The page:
Are you ready to transform your cold garage into a dream workshop that you can use all year round?
Garage unit heaters are a great solution for heating residential spaces, such as garages, sheds, or small workshops. In some commercial applications where a single large unit heater wouldn't distribute heat sufficiently across the entire space, multiple smaller garage unit heaters might be a good solution, as well.
In order to select the right garage heater for your application, you will need to consider several factors, the first of which is how it will generate heat for your space. Depending on the fuel or heat source you choose, you will then need to select a venting, mounting, or orientation option.
Choosing Your Garage Unit Heater's Fuel or Heat Source
Consider your access to various fuels, fuel and electricity prices in your area, and any pre-existing home heating systems.
Based on these factors, your preferred garage unit heater will generate heat through one of the five mediums or fuels listed below:
One of the most popular ways of generating heat is combusting (i.e. burning) gas. If you have a gas line easily accessible, natural gas (abbreviated "NG") is usually the least expensive way to heat your space.
If your oven, clothes dryer, furnace, or other appliance already uses natural gas, it's likely that an installer could extend that gas line to the site in which you hope to place your garage heater.
For those without easy access to natural gas, liquid propane (abbreviated "LP") is a readily available and still relatively inexpensive option.
Initially a part of natural gas, propane is typically sold in its liquid state by the gallon, and is often conveniently sold at your local hardware store. The negative side of using propane is the need to consistently monitor the amount of fuel you have left. If you run out, so will your heat!
Because using liquid propane is less common than using natural gas, LP garage unit heaters are often not stocked, causing longer lead times and higher prices than their equivalent NG version.
Luckily, most NG unit heaters have compatible NG to LP conversion kits (sold separately), which are typically in stock. If you need your liquid propane garage unit heater quickly, we advise purchasing the same unit in a natural gas configuration and adding a conversion kit from the product page's accessories tab.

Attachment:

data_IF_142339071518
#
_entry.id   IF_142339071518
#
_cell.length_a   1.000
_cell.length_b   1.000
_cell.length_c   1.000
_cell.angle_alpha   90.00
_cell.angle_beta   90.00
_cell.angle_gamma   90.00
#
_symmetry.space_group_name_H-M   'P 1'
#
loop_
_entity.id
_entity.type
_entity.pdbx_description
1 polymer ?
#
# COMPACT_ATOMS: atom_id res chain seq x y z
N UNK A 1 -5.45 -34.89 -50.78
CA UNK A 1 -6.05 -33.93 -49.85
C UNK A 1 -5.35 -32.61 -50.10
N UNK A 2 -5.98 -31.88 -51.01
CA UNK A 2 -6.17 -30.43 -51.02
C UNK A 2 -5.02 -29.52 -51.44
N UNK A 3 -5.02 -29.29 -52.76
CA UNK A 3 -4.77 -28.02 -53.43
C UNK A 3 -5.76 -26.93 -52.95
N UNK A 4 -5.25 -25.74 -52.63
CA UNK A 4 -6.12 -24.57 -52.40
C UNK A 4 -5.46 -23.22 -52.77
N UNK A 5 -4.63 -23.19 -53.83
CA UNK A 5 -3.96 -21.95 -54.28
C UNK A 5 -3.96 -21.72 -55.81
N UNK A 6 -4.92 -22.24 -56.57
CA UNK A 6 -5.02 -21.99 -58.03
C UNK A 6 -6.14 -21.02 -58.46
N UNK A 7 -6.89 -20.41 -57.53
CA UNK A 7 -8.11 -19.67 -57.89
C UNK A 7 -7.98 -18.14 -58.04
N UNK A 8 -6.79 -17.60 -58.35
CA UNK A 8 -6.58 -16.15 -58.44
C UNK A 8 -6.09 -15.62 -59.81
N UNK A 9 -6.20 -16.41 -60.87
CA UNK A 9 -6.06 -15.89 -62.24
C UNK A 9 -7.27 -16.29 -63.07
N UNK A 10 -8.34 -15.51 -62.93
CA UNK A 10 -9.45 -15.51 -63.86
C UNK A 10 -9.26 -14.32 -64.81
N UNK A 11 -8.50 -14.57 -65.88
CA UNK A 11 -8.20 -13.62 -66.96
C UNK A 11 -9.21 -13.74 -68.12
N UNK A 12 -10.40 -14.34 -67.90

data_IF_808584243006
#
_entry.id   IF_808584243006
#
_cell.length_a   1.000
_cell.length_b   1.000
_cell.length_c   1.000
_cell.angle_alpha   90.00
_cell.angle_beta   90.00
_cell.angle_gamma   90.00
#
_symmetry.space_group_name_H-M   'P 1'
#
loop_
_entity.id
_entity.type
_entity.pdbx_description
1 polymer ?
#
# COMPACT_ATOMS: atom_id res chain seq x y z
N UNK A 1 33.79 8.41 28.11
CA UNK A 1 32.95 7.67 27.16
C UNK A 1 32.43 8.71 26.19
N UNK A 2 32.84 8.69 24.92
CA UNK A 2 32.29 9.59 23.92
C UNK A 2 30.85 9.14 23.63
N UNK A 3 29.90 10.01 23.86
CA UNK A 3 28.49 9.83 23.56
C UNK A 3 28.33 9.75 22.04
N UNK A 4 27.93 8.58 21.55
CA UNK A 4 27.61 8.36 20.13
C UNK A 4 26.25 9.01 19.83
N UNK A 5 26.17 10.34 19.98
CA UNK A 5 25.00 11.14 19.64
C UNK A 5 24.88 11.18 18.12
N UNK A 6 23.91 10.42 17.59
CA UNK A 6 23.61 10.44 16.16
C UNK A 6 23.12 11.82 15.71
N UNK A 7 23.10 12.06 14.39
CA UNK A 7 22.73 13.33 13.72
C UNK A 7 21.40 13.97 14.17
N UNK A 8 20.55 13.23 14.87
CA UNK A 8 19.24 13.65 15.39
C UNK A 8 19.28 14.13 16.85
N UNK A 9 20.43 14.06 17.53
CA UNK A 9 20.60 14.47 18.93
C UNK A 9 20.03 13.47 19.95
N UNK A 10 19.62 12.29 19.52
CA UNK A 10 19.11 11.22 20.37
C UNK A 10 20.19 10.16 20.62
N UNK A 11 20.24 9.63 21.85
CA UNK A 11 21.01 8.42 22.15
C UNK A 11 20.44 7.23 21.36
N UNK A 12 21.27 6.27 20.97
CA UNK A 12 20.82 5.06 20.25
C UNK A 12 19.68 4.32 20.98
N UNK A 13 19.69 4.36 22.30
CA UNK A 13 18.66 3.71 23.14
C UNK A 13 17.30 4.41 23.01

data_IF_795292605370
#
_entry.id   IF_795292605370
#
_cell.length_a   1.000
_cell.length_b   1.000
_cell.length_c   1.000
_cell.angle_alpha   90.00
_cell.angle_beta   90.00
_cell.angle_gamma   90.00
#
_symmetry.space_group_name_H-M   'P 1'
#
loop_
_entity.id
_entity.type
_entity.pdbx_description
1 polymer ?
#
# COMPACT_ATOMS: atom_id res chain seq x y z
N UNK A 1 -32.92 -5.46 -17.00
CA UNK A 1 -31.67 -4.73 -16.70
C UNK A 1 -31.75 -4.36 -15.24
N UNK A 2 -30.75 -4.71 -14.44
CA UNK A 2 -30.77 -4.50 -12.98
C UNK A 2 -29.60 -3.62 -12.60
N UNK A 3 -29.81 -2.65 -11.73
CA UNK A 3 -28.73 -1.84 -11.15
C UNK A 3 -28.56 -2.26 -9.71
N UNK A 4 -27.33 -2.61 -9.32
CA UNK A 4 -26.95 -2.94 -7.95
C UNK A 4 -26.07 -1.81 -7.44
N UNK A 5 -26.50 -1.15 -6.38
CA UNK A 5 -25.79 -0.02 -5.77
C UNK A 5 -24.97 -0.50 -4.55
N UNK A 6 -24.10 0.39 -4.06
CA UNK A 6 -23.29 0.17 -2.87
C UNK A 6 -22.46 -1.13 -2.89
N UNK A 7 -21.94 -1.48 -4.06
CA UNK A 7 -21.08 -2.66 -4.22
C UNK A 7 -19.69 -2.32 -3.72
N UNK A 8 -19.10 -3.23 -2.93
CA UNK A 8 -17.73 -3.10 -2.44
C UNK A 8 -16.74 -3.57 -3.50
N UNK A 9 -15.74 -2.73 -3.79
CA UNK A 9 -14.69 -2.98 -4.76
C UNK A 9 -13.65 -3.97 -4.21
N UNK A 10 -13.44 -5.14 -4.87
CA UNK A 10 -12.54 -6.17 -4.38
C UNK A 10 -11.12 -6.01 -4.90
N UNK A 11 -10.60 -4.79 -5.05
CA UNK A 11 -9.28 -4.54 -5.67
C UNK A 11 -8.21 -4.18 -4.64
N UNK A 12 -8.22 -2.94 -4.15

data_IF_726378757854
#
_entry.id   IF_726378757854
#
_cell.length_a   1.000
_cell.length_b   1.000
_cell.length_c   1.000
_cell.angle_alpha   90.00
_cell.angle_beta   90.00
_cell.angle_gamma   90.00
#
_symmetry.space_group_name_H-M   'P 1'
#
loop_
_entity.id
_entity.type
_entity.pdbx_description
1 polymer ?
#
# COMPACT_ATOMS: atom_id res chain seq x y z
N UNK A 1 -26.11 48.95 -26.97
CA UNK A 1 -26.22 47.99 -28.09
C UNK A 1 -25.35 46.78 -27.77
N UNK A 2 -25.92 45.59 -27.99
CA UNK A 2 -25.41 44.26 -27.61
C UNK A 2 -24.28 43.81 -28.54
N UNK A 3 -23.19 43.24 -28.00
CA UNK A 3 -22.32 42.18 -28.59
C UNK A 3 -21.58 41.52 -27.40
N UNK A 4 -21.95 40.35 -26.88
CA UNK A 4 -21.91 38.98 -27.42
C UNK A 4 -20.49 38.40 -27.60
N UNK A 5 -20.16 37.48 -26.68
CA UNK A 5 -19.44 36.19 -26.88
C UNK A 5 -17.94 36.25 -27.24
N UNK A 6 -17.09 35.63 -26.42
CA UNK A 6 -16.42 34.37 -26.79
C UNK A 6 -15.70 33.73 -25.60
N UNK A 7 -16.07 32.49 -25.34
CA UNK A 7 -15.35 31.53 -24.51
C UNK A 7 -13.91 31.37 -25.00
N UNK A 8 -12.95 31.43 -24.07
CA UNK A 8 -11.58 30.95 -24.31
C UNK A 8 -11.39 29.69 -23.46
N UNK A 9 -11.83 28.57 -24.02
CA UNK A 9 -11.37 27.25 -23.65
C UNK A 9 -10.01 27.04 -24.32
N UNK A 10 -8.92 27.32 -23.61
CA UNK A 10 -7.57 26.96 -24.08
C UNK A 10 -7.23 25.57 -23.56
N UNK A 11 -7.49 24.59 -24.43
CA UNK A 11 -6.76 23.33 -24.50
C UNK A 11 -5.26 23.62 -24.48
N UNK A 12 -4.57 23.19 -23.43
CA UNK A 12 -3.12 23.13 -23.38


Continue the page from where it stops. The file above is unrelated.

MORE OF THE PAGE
If other fuel options are not easily accessible, or you live in a location where electricity is particularly inexpensive, an electric garage unit heater might be the best choice for you.
While the common portable electric space heater may sound like an appealing option, its heating capability is limited by the amount of current that can be supplied by a standard outlet.
Electric garage unit heaters, on the other hand, are directly wired, opening the possibility of providing all the heat you need from one source. Plus, since they're mounted on the wall or ceiling, electric garage heaters also keep your floor space clear, helping maintain a safe workplace.
If you have a hot water boiler already heating up your home or workplace, you can take advantage of the hot water it already produces with a hot water unit heater.
While gas-fired unit heaters are always designed with your safety in mind, some people prefer not to add another combustion site to their home or workplace if they don't need to.
Hot water garage unit heaters just contain a heat exchanger and a blower. The heat exchanger uses hot water from your existing hydronic system, and the blower simply pushes air across or throughout the heat exchanger to be heated and then out to your garage or workspace.
Garage Unit Heater Buying Guide - How to Pick the Perfect Garage Unit Heater. Our heating, ventilation and cooling equipment how-to library can help you pick the perfect comfort solution for your home.